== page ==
A new endowment launched by Master Builders of Iowa will fund innovative solutions to close the industry’s skills gap and bring younger workers into the construction field.
An Iowa trade group for the construction industry is putting some serious financial muscle into its effort to address a skills gap that may be keeping younger workers from getting into construction careers.
This week, Master Builders of Iowa announced the launch of MBI Works, a $5 million endowment to fund new resources for career education and workforce recruitment. The initiative was approved by the association’s board late last year.
For years, construction-related organizations have been taking a multifaceted approach to building a future workforce equipped with the right skills. For good reason, too: An Associated General Contractors of America study from earlier this year reported that 78 percent of companies said that they’re having a hard time finding skilled workers to fill necessary positions.
MBI President and CEO Chad Kleppe said this trend was a driving factor behind the endowment. “We are seeing more people retiring, and we just are not filling those positions as quickly as we necessarily need,” he said, according to Radio Iowa.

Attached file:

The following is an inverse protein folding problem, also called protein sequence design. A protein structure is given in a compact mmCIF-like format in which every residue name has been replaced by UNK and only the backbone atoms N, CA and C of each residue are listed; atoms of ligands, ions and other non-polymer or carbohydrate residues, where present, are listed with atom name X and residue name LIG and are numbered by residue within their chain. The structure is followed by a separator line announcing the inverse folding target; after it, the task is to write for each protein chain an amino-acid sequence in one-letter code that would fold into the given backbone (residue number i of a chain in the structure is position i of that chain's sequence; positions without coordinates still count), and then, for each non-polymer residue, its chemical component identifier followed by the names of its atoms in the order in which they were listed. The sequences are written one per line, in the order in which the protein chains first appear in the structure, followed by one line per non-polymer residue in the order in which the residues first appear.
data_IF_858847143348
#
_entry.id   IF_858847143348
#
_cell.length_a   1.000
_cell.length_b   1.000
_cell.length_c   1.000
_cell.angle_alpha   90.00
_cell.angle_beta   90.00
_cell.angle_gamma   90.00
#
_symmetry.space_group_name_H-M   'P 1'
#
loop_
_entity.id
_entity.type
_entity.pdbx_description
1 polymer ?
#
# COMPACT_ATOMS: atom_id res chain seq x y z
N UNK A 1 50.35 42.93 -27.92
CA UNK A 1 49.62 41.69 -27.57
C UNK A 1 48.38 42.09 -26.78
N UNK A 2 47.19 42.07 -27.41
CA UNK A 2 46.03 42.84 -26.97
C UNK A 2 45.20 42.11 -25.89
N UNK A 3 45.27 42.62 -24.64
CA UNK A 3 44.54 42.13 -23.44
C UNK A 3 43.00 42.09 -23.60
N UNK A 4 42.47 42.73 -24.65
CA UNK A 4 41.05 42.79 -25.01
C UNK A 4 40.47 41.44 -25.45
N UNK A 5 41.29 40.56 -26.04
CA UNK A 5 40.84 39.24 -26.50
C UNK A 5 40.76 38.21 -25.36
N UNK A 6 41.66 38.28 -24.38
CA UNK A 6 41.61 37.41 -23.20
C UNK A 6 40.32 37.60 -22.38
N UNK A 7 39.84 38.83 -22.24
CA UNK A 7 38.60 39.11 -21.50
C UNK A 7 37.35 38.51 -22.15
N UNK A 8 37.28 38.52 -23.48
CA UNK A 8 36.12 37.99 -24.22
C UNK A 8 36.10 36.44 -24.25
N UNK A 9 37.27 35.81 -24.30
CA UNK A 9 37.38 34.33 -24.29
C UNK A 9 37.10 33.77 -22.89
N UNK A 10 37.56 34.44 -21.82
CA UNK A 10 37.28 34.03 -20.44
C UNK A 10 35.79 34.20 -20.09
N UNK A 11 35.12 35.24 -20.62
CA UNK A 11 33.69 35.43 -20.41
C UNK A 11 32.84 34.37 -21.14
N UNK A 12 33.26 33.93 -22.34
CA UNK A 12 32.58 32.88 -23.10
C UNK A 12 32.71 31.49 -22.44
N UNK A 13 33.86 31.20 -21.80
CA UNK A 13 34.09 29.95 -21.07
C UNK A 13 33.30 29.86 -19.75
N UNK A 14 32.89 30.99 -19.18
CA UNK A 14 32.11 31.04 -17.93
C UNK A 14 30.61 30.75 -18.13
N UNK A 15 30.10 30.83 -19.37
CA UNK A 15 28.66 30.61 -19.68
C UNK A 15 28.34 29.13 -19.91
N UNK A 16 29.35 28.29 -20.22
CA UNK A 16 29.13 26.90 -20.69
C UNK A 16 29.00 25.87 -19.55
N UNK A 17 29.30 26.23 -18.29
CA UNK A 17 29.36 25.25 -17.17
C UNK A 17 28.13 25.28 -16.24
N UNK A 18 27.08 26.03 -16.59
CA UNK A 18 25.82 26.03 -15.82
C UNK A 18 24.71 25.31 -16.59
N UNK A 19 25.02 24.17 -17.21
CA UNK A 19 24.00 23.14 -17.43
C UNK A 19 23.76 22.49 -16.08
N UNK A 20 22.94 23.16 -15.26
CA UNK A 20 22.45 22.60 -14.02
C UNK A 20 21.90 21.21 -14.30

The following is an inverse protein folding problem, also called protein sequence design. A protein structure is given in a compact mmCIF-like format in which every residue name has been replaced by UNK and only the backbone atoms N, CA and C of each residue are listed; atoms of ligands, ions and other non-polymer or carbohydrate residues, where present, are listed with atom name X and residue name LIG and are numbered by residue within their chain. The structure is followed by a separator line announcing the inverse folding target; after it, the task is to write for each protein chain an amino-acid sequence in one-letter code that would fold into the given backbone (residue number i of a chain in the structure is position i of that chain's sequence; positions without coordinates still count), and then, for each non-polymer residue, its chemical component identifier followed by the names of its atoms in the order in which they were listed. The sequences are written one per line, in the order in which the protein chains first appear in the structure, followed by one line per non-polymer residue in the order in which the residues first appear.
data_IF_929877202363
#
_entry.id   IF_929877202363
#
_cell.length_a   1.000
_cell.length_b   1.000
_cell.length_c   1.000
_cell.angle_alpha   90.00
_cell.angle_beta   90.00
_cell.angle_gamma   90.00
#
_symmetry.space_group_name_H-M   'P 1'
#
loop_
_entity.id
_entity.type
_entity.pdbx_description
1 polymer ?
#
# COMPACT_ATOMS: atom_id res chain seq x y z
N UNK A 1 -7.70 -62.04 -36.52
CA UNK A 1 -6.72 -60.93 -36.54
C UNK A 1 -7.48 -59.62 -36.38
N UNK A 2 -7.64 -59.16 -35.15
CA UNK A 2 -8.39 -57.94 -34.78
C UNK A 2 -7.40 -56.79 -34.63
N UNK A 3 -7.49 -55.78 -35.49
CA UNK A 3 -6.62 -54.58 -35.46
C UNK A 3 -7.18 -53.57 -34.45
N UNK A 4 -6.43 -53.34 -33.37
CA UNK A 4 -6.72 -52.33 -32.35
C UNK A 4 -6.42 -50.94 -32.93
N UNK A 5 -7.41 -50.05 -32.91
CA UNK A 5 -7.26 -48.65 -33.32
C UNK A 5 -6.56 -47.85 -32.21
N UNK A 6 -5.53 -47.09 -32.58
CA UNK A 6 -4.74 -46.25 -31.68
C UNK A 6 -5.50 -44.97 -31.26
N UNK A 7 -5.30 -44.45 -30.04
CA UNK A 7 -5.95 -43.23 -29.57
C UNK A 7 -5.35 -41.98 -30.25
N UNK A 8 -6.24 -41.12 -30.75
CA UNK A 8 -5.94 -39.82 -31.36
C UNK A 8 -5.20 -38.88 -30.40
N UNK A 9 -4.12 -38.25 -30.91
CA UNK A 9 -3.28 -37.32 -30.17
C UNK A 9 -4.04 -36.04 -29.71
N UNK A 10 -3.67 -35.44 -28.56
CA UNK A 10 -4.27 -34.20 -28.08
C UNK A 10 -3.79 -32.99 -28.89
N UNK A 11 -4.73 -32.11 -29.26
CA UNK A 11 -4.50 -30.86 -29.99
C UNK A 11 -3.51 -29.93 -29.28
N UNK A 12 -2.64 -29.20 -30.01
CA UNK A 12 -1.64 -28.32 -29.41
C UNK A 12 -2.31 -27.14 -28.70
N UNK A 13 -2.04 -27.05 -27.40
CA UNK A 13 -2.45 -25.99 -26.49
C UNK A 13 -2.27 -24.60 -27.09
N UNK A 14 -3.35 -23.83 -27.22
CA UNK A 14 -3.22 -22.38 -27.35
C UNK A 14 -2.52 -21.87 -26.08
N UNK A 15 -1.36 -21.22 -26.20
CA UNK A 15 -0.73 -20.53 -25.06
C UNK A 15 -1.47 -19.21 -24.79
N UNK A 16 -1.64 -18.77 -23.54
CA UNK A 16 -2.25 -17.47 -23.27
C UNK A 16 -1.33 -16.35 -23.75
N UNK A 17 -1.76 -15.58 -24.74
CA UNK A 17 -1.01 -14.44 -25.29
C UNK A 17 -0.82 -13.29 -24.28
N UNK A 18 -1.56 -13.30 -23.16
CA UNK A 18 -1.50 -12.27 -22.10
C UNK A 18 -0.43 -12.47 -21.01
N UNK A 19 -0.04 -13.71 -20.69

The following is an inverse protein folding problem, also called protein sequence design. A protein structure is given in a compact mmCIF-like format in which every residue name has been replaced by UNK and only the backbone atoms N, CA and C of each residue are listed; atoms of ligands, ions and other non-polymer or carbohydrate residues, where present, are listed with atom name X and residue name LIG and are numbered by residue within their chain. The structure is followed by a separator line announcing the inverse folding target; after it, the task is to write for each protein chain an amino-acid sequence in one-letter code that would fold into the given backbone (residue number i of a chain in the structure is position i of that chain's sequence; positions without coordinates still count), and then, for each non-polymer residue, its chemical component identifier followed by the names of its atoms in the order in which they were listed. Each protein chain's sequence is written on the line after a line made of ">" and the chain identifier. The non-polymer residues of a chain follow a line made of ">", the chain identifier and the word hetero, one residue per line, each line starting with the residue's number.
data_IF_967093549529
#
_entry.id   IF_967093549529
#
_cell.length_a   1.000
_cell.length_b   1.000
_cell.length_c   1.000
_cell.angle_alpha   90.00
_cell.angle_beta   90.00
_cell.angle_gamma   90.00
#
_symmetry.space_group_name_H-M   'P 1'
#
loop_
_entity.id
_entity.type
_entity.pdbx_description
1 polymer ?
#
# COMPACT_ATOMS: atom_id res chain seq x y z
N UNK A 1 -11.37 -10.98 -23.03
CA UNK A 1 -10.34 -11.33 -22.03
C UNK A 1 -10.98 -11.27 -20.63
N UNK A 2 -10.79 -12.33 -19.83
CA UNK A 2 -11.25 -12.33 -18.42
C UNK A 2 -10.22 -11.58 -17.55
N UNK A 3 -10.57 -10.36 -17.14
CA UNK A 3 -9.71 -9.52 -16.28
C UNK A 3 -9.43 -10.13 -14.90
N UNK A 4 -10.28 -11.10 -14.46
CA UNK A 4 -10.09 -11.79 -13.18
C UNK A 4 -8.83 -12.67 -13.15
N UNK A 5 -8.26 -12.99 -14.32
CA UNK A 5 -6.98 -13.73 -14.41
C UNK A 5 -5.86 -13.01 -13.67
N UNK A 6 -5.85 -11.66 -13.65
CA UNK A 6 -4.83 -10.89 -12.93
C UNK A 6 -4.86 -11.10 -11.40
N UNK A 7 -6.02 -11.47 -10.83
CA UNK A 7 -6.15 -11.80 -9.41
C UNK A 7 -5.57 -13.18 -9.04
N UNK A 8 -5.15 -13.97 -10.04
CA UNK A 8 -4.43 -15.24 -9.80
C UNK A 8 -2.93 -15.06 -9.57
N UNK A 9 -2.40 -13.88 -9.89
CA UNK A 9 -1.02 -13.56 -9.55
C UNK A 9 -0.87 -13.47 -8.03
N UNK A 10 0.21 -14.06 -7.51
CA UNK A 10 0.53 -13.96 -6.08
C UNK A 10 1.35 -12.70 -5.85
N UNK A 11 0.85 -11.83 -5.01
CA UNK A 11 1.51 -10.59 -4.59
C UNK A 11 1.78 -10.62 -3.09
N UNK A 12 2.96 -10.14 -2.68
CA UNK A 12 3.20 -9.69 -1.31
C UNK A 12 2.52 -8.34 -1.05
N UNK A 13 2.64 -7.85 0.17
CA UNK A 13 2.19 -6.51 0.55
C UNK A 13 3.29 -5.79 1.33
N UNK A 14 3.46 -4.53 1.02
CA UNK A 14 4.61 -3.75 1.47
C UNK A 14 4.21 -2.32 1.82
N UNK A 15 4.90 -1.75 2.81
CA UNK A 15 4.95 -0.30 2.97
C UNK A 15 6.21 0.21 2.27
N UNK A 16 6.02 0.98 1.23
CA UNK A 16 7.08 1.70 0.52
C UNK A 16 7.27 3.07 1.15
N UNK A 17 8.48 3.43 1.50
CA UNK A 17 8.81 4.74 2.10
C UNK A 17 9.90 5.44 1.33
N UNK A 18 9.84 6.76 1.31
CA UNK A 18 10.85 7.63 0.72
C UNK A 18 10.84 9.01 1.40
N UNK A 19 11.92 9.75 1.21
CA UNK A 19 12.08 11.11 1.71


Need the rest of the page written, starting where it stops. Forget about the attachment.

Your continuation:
But the strategy isn’t to simply throw money at the problem. MBI hopes to support innovation in workforce development and encourage more younger people to look at construction as a career option. With that in mind, the board of the new endowment will be on the lookout for a variety of new ideas. It is accepting proposals for funding through September 3. Proposals must include some involvement with an MBI member company.
“The MBI Works Endowment Board will take into consideration proposals that are focused on construction career advocacy, as well as other initiatives focused on creating interest in the commercial construction industry,” MBI Director of Public Affairs Ben Hammes wrote in a blog post. “This isn’t about scholarships, but instead about relationship building and partnerships that will move the needle in addressing our skills gap.”
Iowa Gov. Kim Reynolds helped announce the plan this week. “By connecting educators, students, and business professionals, we are placing Iowa’s young people in the driver’s seat to explore in-demand careers through real-world experiences in the workplace,” Reynolds said, according to Cedar Valley Business Monthly. “These relationships are crucial to filling our talent pipeline with the most job-ready, STEM-savvy workforce in the country.”
Kleppe added that the industry needs to take a bold approach to a major economic challenge. “The formula we’ve been relying on for years isn’t cutting it, so we have to get more creative and bring more people to the table,” he said.